During the extract phase of ETL, the desired data sources are identified and the data is extracted from those data sources.
In my solution, the data loader converts input text files (XML) into the database create/insert statements (SQL). It looks like a very basic solution, but for the small and medium projects my experience shows that it is good enough.
Input files. As a rule, there is a milestone in the project, when the input files (data extracts) are provided to the developer according to the agreed specification (formats, data structures etc.). It is virtually impossible to get right data from the first try, so you need to take into the consideration that this phase needs to be iteratively executed in a project.
SQL statements are created in the folder called
output. There is a final step when they are executed before advancing to the next phase (data transformation). The purpose of splitting the data load process into “Generating of SQL statements” and “Executing SQL statements” is twofold: it is easier for debugging and a partial run.
The following data formats are commonly used for the input files:
- XML files. It is the most convenient format for the data loader. XML Schemas help to constrain the content and prevent mistakes in data.
- CSV files. I recommend using CSV files only for very large amount of data of very simple structure. CSV files are good only when your data is strictly tabular and you 100% know its structure and this structure won’t be changed.
- ZIP files. For binary content referenced from an XML: images, digital assets, documents.
If possible, try to collect all input data as a deliverable packages. It is obvious and clear that files are stateless objects. This point is very important for proper sharing of responsibility.
Output files are SQL statements. They include three sections:
- Remove tables
- Create tables
- Insert data
In my solution, the data loader works with configurable data loader components, that can be executed separately or in groups. For example, in my last project the following components are used:
Each components should do only one thing (single responsibility principle). No data transformation. No merging or splitting. The module is basically a text formats converter: it reads one text file (XML, CSV) and create another text file (SQL). ZIPs are loaded by copying into a folder that is used by Data Transformer.
In my solution, the structure of the tables based on the structure of XMLs. If you add a field into the XML, the database field will be automatically added into
-createTable.sql and . The object java model used in the data loader are supposed to be regenerated/rebuilt as well (JAXB).Usage:
./data-loader -enable categories,products,product.descriptions ./data-loader -enable all ./data-loader -enable all -disable products,categories
In order to execute SQLs I use a separate app. The full cycle looks like
./cleanSQLs ./data-loader -enable all ./executeSQL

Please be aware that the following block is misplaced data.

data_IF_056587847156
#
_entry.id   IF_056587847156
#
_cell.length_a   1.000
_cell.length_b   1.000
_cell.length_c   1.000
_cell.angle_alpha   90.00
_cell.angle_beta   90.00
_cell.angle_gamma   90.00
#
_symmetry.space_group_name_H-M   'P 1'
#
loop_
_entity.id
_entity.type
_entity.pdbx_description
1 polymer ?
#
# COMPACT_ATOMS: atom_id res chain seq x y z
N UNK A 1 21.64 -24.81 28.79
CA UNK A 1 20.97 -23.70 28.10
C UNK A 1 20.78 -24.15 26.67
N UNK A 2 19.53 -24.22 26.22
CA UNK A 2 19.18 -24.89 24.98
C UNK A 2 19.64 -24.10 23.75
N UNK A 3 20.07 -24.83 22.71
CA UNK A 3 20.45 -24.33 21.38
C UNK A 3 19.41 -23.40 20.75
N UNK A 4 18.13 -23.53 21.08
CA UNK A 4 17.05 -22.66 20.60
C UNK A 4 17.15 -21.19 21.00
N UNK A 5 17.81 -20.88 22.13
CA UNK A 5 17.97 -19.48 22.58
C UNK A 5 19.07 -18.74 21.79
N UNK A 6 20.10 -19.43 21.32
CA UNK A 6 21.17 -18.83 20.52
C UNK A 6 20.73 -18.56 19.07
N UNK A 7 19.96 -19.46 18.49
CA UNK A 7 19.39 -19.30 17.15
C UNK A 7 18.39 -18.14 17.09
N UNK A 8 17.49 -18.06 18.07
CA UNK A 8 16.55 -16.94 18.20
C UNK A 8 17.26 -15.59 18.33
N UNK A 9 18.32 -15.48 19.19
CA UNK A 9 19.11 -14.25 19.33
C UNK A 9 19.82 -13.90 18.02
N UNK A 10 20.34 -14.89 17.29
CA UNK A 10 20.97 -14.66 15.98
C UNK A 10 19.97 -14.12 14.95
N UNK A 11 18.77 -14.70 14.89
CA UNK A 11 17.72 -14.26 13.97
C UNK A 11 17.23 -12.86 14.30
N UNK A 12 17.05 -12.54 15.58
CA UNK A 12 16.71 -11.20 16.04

After this phase, the database has been created, all data have been uploaded into the database. It is a turn of the data transformer.
The transform step applies a set of rules to transform the data from the source to the target.
In my solution, the data transformer module
- creates additional tables or/and fields (if needed)
- adds indexes (if needed)
- extract data from the tables and/or fields
- transforms the data according to agreed logic
- saves the transformed data into new tables and/or fields
The transformation rules are grouped to be executed separately if the needs arise. Very important feature of this solution that the target fields are always new tables or fields. You can run the transformation as many times as you want.
In my solution, the data tranformation module also works with configurable data loader components, which can be executed separately or in groups. For example, in my last project the following components are used:
The same concept of single responsibility is used here for the components: they should do one specific thing (responsibility) and not trying to do more than it.
| Images and links
One of the challenging topics is converting embedded images and links into hybris media and page URLs.
At the data transformation phase new URLs of images are not known because they haven’t uploaded to hybris yet.
In my solution, the conversion is performed in two phases. First phase ends with the data (ImpEx: Export) that are used on the second phase. The following diagram is self-explanatory:
./data-transformation -enable categories,products ./data-transformation -enable all ./data-transformation -enable all -disable products,categories
Along with the previous phase,
./cleanSQLs ./data-loader -enable all ./executeSQL ./data-transformation -enable all
After this phase, the database has been updated, the data are cleansed, enriched, the duplicates are removed etc. It is a turn of the impex exporter.
Exporter module creates a set of ImpEx files to load the data received from the previous two steps into hybris.
There is no any data modification, data in output files is exactly the same as data in the database. If any transformation is needed, it should be performed earlier.
There is a set of components or their groups that can be enabled or disabled from the command line. The output files are placed into
output folder. Each component does only one thing and can be used separately from others.
There is a common code for all components that helps to generate valid impex files. Each impex file has a header and a set of data sections. Each section has a section header and section data. The section header is basically INSERT or INSERT_UPDATE statement. The section data is a CSV data block compatible with IMPEX syntax.